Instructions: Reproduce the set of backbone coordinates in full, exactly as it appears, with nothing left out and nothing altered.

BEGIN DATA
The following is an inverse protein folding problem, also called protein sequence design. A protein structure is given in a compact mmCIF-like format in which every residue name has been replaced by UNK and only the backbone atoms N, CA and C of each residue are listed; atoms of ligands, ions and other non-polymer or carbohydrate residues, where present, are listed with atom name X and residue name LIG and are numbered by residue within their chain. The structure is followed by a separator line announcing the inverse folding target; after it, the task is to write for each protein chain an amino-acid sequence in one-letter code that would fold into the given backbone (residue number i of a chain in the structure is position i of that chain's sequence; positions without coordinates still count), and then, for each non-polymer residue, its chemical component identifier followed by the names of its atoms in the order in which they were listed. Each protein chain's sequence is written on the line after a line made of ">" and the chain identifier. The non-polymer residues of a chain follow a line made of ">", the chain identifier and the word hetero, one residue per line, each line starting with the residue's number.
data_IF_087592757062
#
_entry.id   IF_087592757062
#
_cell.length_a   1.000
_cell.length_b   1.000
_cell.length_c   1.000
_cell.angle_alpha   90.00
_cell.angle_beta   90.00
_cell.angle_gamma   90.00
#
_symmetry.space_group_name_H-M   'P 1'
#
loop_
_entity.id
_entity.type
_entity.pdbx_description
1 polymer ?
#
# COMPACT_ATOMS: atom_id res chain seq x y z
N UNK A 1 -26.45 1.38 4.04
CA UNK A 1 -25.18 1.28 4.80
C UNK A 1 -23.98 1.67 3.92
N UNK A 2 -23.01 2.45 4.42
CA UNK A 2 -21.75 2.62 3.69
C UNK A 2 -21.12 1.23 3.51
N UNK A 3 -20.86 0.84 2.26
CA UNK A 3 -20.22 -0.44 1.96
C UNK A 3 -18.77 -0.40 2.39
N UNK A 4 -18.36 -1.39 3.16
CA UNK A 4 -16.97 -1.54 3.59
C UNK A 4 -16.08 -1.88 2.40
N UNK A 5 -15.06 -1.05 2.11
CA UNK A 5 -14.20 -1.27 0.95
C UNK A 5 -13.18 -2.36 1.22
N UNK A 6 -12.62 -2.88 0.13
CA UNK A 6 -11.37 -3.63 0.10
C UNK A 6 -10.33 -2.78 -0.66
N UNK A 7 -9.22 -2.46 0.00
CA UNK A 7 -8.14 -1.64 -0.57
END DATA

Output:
The following is an inverse protein folding problem, also called protein sequence design. A protein structure is given in a compact mmCIF-like format in which every residue name has been replaced by UNK and only the backbone atoms N, CA and C of each residue are listed; atoms of ligands, ions and other non-polymer or carbohydrate residues, where present, are listed with atom name X and residue name LIG and are numbered by residue within their chain. The structure is followed by a separator line announcing the inverse folding target; after it, the task is to write for each protein chain an amino-acid sequence in one-letter code that would fold into the given backbone (residue number i of a chain in the structure is position i of that chain's sequence; positions without coordinates still count), and then, for each non-polymer residue, its chemical component identifier followed by the names of its atoms in the order in which they were listed. Each protein chain's sequence is written on the line after a line made of ">" and the chain identifier. The non-polymer residues of a chain follow a line made of ">", the chain identifier and the word hetero, one residue per line, each line starting with the residue's number.
data_IF_087592757062
#
_entry.id   IF_087592757062
#
_cell.length_a   1.000
_cell.length_b   1.000
_cell.length_c   1.000
_cell.angle_alpha   90.00
_cell.angle_beta   90.00
_cell.angle_gamma   90.00
#
_symmetry.space_group_name_H-M   'P 1'
#
loop_
_entity.id
_entity.type
_entity.pdbx_description
1 polymer ?
#
# COMPACT_ATOMS: atom_id res chain seq x y z
N UNK A 1 -26.45 1.38 4.04
CA UNK A 1 -25.18 1.28 4.80
C UNK A 1 -23.98 1.67 3.92
N UNK A 2 -23.01 2.45 4.42
CA UNK A 2 -21.75 2.62 3.69
C UNK A 2 -21.12 1.23 3.51
N UNK A 3 -20.86 0.84 2.26
CA UNK A 3 -20.22 -0.44 1.96
C UNK A 3 -18.77 -0.40 2.39
N UNK A 4 -18.36 -1.39 3.16
CA UNK A 4 -16.97 -1.54 3.59
C UNK A 4 -16.08 -1.88 2.40
N UNK A 5 -15.06 -1.05 2.11
CA UNK A 5 -14.20 -1.27 0.95
C UNK A 5 -13.18 -2.36 1.22
N UNK A 6 -12.62 -2.88 0.13
CA UNK A 6 -11.37 -3.63 0.10
C UNK A 6 -10.33 -2.78 -0.66
N UNK A 7 -9.22 -2.46 0.00
CA UNK A 7 -8.14 -1.64 -0.57